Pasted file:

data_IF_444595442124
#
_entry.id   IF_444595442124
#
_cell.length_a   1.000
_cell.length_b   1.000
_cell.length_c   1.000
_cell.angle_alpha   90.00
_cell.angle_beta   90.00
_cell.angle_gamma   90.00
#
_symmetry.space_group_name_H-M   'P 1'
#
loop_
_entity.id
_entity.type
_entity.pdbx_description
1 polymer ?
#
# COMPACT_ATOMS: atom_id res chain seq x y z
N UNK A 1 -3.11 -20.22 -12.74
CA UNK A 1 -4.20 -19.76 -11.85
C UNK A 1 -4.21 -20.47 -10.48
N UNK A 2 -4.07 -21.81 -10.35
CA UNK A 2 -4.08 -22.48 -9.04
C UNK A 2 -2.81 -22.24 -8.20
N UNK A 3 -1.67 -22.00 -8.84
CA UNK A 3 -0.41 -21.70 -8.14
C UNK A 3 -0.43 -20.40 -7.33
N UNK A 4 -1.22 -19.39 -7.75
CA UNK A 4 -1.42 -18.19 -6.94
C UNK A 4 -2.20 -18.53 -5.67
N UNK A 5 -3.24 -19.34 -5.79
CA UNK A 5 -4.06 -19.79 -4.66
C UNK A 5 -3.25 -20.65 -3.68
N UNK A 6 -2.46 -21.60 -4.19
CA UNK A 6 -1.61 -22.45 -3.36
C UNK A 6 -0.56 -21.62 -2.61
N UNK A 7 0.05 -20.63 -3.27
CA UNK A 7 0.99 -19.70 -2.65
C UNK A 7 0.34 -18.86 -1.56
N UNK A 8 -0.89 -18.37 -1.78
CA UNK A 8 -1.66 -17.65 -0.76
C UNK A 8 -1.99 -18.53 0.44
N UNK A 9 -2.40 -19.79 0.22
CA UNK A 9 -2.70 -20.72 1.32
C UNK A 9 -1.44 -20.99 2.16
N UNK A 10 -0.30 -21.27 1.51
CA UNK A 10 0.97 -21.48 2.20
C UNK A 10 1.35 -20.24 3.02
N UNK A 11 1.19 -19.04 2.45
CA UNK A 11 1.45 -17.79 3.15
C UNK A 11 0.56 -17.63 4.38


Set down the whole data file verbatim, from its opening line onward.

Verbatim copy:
data_IF_444595442124
#
_entry.id   IF_444595442124
#
_cell.length_a   1.000
_cell.length_b   1.000
_cell.length_c   1.000
_cell.angle_alpha   90.00
_cell.angle_beta   90.00
_cell.angle_gamma   90.00
#
_symmetry.space_group_name_H-M   'P 1'
#
loop_
_entity.id
_entity.type
_entity.pdbx_description
1 polymer ?
#
# COMPACT_ATOMS: atom_id res chain seq x y z
N UNK A 1 -3.11 -20.22 -12.74
CA UNK A 1 -4.20 -19.76 -11.85
C UNK A 1 -4.21 -20.47 -10.48
N UNK A 2 -4.07 -21.81 -10.35
CA UNK A 2 -4.08 -22.48 -9.04
C UNK A 2 -2.81 -22.24 -8.20
N UNK A 3 -1.67 -22.00 -8.84
CA UNK A 3 -0.41 -21.70 -8.14
C UNK A 3 -0.43 -20.40 -7.33
N UNK A 4 -1.22 -19.39 -7.75
CA UNK A 4 -1.42 -18.19 -6.94
C UNK A 4 -2.20 -18.53 -5.67
N UNK A 5 -3.24 -19.34 -5.79
CA UNK A 5 -4.06 -19.79 -4.66
C UNK A 5 -3.25 -20.65 -3.68
N UNK A 6 -2.46 -21.60 -4.19
CA UNK A 6 -1.61 -22.45 -3.36
C UNK A 6 -0.56 -21.62 -2.61
N UNK A 7 0.05 -20.63 -3.27
CA UNK A 7 0.99 -19.70 -2.65
C UNK A 7 0.34 -18.86 -1.56
N UNK A 8 -0.89 -18.37 -1.78
CA UNK A 8 -1.66 -17.65 -0.76
C UNK A 8 -1.99 -18.53 0.44
N UNK A 9 -2.40 -19.79 0.22
CA UNK A 9 -2.70 -20.72 1.32
C UNK A 9 -1.44 -20.99 2.16
N UNK A 10 -0.30 -21.27 1.51
CA UNK A 10 0.97 -21.48 2.20
C UNK A 10 1.35 -20.24 3.02
N UNK A 11 1.19 -19.04 2.45
CA UNK A 11 1.45 -17.79 3.15
C UNK A 11 0.56 -17.63 4.38